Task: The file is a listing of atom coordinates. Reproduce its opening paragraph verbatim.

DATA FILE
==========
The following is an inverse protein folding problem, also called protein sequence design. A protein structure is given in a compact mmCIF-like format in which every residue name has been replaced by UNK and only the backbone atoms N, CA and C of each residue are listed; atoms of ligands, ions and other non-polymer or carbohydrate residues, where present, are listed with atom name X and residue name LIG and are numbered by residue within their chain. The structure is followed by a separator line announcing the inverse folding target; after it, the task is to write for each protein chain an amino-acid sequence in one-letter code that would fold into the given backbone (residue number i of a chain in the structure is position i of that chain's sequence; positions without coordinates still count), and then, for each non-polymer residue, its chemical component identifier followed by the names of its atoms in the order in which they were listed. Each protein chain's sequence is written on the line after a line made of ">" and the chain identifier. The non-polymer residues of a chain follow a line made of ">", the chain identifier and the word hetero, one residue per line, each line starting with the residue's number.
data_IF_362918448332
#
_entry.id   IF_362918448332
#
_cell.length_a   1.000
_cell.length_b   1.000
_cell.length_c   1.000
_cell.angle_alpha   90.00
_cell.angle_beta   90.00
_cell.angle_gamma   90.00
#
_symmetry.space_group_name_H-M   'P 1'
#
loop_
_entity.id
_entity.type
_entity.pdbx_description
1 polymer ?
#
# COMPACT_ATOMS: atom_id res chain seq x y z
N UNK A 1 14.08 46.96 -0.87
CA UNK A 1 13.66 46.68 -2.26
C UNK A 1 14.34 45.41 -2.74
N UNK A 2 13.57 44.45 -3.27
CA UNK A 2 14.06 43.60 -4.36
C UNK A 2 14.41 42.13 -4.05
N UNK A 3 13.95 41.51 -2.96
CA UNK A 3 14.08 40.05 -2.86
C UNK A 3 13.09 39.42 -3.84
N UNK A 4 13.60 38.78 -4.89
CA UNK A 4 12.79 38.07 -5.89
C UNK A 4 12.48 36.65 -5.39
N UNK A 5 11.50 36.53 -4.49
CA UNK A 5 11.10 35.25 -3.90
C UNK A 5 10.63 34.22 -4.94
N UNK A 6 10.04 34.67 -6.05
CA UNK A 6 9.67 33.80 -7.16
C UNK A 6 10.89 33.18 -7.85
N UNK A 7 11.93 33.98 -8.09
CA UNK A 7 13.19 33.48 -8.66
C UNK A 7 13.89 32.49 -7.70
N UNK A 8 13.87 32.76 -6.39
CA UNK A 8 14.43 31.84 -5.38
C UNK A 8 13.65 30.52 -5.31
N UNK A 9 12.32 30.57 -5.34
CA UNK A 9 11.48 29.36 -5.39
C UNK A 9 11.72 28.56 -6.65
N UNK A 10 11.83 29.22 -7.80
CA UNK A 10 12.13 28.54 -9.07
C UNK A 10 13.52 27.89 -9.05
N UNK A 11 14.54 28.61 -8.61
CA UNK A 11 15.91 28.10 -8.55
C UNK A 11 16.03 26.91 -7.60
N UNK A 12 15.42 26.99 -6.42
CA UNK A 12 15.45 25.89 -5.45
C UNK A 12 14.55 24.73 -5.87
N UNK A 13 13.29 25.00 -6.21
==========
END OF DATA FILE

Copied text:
The following is an inverse protein folding problem, also called protein sequence design. A protein structure is given in a compact mmCIF-like format in which every residue name has been replaced by UNK and only the backbone atoms N, CA and C of each residue are listed; atoms of ligands, ions and other non-polymer or carbohydrate residues, where present, are listed with atom name X and residue name LIG and are numbered by residue within their chain. The structure is followed by a separator line announcing the inverse folding target; after it, the task is to write for each protein chain an amino-acid sequence in one-letter code that would fold into the given backbone (residue number i of a chain in the structure is position i of that chain's sequence; positions without coordinates still count), and then, for each non-polymer residue, its chemical component identifier followed by the names of its atoms in the order in which they were listed. Each protein chain's sequence is written on the line after a line made of ">" and the chain identifier. The non-polymer residues of a chain follow a line made of ">", the chain identifier and the word hetero, one residue per line, each line starting with the residue's number.